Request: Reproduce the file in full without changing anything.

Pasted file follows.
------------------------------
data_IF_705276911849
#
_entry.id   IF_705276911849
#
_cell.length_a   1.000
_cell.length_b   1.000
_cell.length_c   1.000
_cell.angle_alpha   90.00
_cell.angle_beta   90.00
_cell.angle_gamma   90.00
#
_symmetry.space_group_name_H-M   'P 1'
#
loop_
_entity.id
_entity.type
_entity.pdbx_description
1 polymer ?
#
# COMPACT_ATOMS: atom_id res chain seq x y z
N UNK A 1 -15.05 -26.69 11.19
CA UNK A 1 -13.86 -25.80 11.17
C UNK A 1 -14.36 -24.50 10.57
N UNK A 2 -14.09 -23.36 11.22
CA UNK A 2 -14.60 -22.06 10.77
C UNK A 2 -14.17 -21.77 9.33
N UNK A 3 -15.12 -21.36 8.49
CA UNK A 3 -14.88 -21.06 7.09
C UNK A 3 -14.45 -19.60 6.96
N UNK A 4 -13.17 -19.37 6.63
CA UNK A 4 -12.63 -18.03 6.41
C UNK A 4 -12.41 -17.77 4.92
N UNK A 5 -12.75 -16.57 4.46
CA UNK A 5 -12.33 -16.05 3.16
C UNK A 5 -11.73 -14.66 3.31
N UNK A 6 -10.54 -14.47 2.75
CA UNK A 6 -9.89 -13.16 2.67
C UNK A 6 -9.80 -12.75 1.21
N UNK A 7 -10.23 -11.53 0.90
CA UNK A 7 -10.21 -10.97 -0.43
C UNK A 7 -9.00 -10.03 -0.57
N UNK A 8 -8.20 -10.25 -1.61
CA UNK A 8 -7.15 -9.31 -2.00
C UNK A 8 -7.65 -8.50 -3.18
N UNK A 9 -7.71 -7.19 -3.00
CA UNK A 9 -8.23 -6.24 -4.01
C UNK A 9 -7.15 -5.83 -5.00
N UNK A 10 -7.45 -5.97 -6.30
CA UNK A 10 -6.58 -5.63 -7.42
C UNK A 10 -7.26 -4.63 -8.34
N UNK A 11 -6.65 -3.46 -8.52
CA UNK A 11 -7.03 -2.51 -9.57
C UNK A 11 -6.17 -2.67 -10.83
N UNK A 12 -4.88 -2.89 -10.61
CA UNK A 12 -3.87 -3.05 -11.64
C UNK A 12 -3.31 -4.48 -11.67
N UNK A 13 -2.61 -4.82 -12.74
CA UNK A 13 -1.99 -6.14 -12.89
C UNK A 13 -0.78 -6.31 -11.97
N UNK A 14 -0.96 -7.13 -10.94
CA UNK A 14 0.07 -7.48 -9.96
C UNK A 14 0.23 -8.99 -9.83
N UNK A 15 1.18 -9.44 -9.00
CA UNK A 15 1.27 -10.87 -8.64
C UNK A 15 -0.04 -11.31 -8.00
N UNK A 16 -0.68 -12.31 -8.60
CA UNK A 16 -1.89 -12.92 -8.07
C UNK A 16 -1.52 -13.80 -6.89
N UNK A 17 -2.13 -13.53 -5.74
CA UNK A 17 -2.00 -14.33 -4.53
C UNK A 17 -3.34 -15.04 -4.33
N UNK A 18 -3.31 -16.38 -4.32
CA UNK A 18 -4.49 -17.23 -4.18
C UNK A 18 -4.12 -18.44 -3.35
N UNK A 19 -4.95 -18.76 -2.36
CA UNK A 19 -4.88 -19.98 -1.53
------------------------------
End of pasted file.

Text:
data_IF_705276911849
#
_entry.id   IF_705276911849
#
_cell.length_a   1.000
_cell.length_b   1.000
_cell.length_c   1.000
_cell.angle_alpha   90.00
_cell.angle_beta   90.00
_cell.angle_gamma   90.00
#
_symmetry.space_group_name_H-M   'P 1'
#
loop_
_entity.id
_entity.type
_entity.pdbx_description
1 polymer ?
#
# COMPACT_ATOMS: atom_id res chain seq x y z
N UNK A 1 -15.05 -26.69 11.19
CA UNK A 1 -13.86 -25.80 11.17
C UNK A 1 -14.36 -24.50 10.57
N UNK A 2 -14.09 -23.36 11.22
CA UNK A 2 -14.60 -22.06 10.77
C UNK A 2 -14.17 -21.77 9.33
N UNK A 3 -15.12 -21.36 8.49
CA UNK A 3 -14.88 -21.06 7.09
C UNK A 3 -14.45 -19.60 6.96
N UNK A 4 -13.17 -19.37 6.63
CA UNK A 4 -12.63 -18.03 6.41
C UNK A 4 -12.41 -17.77 4.92
N UNK A 5 -12.75 -16.57 4.46
CA UNK A 5 -12.33 -16.05 3.16
C UNK A 5 -11.73 -14.66 3.31
N UNK A 6 -10.54 -14.47 2.75
CA UNK A 6 -9.89 -13.16 2.67
C UNK A 6 -9.80 -12.75 1.21
N UNK A 7 -10.23 -11.53 0.90
CA UNK A 7 -10.21 -10.97 -0.43
C UNK A 7 -9.00 -10.03 -0.57
N UNK A 8 -8.20 -10.25 -1.61
CA UNK A 8 -7.15 -9.31 -2.00
C UNK A 8 -7.65 -8.50 -3.18
N UNK A 9 -7.71 -7.19 -3.00
CA UNK A 9 -8.23 -6.24 -4.01
C UNK A 9 -7.15 -5.83 -5.00
N UNK A 10 -7.45 -5.97 -6.30
CA UNK A 10 -6.58 -5.63 -7.42
C UNK A 10 -7.26 -4.63 -8.34
N UNK A 11 -6.65 -3.46 -8.52
CA UNK A 11 -7.03 -2.51 -9.57
C UNK A 11 -6.17 -2.67 -10.83
N UNK A 12 -4.88 -2.89 -10.61
CA UNK A 12 -3.87 -3.05 -11.64
C UNK A 12 -3.31 -4.48 -11.67
N UNK A 13 -2.61 -4.82 -12.74
CA UNK A 13 -1.99 -6.14 -12.89
C UNK A 13 -0.78 -6.31 -11.97
N UNK A 14 -0.96 -7.13 -10.94
CA UNK A 14 0.07 -7.48 -9.96
C UNK A 14 0.23 -8.99 -9.83
N UNK A 15 1.18 -9.44 -9.00
CA UNK A 15 1.27 -10.87 -8.64
C UNK A 15 -0.04 -11.31 -8.00
N UNK A 16 -0.68 -12.31 -8.60
CA UNK A 16 -1.89 -12.92 -8.07
C UNK A 16 -1.52 -13.80 -6.89
N UNK A 17 -2.13 -13.53 -5.74
CA UNK A 17 -2.00 -14.33 -4.53
C UNK A 17 -3.34 -15.04 -4.33
N UNK A 18 -3.31 -16.38 -4.32
CA UNK A 18 -4.49 -17.23 -4.18
C UNK A 18 -4.12 -18.44 -3.35
N UNK A 19 -4.95 -18.76 -2.36
CA UNK A 19 -4.88 -19.98 -1.53